We love to be good people. We love to feel like our opinions and actions are the most righteous and nowhere is this more obvious than online. People flock to comment sections to prove their good moral standing and show support for those they deem to be the most upright.
Sometimes it can feel like there are such high standards for us to live up to. What am I allowed to say or do, who am I allowed associate myself with in order to perform in a perfectly ‘good’ way? Of course, those standards change depend on who you speak to, but there is a sense of absoluteness wherever you go. “Agree with me, or you are wrong.” “Do this good thing, or you are a bad person.”
Trying to prove your morality can be exhausting, but it’s easy to feel like we have to. This mindset puts aside a hugely important truth about humanity: we are in desperate need of a Saviour.
None of us are good people. Not only do we know this from the Bible, but we know it from our own hearts. We can all see times when we have been jealous and prideful, spoken badly about others or used them for our own gain, and those examples only scratch the surface of what we are capable of.
As we’ve been going through the Sermon on the Mount together as a church, I have felt my sin be exposed. Jesus gives us a picture of the most beautiful Kingdom as he preaches, and when I think about my life, there are so many ways that I don’t live up to his design for that Kingdom.
In Jesus’s time, the Pharisees added more and more rules of ‘morality’ to follow. This only pushed them to more self righteousness and judgement of those who didn’t live as purely as they believed themselves to be living. Jesus says this is wrong! No number of extra rules and regulations will make us good people. For us today, this tells us that we don’t have to fear the demands of the world that give us specific ‘right’ ways to behave. The only one who can tell us what is right is Jesus.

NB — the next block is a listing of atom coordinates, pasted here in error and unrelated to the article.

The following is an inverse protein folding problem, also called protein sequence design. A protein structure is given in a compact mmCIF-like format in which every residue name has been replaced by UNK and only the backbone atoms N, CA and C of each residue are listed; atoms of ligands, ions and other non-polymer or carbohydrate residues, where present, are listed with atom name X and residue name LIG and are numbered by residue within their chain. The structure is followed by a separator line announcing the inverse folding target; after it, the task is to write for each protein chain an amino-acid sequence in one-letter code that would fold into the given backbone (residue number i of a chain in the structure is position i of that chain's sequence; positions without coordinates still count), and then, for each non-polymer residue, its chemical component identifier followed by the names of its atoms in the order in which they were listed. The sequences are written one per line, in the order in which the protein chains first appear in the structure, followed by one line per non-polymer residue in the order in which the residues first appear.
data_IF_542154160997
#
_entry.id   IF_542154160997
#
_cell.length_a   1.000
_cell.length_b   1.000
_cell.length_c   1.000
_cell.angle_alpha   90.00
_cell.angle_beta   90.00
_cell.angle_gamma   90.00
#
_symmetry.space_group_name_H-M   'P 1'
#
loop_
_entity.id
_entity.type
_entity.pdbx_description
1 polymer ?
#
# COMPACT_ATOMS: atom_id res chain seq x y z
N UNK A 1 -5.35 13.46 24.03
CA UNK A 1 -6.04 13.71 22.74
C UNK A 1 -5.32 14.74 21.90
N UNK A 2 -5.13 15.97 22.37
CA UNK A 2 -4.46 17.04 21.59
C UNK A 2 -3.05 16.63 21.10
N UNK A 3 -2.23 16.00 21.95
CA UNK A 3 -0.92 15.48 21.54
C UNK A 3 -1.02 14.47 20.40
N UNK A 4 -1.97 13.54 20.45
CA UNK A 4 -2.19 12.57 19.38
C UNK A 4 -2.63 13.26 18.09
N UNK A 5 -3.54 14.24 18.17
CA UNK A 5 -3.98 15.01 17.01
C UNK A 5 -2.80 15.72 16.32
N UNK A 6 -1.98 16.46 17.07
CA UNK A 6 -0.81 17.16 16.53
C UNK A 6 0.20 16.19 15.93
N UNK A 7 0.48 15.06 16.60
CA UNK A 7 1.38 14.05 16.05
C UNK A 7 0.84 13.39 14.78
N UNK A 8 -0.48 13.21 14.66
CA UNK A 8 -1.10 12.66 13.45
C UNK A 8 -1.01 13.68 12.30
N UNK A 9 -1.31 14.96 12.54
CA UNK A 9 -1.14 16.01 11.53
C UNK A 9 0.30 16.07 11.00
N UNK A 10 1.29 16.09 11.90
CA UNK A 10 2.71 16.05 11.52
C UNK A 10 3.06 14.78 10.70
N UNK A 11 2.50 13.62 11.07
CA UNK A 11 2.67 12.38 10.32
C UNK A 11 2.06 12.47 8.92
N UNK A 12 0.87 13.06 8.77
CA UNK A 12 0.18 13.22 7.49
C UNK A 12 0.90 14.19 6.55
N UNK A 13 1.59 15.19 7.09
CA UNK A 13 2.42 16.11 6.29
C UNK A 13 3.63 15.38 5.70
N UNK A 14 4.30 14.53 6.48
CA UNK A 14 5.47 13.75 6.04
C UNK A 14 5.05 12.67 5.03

But what do we do when we know this, but still feel the pain of falling short of what Jesus commands? We can feel the weight of Jesus’s words, but forget who it is that is speaking them.
At the start of the gospel, Matthew uses the word Immanuel to describe Jesus — God with us. Jesus came into this world to be with us, the people who are always failing to live up to what he wants for us. He came to tell us about the beautiful Kingdom of Heaven, and to go to the cross so that we could be a part of it.
A few chapters after Jesus’s sermon, he tells the Pharisees that “the Son of Man has authority on earth to forgive sins.” He invites us into his Kingdom, shows us how to live in that Kingdom, and gives us forgiveness when we mess up.
When you are tempted to feel down about the ways you’re struggling to follow Jesus’s commands, come to him in repentance, knowing that he will forgive. If we don’t think sin is a big deal, we lose sight of how immense Jesus’s sacrifice for us is. The more we know about our sin, the more we can appreciate and love the God who forgives it.
So, no, none of us are good people, and neither trying hard to be good or feeling down about the fact that we’re not can do anything about it. But we can have total freedom in knowing that Jesus is good, and out of his goodness he offers us forgiveness when we follow him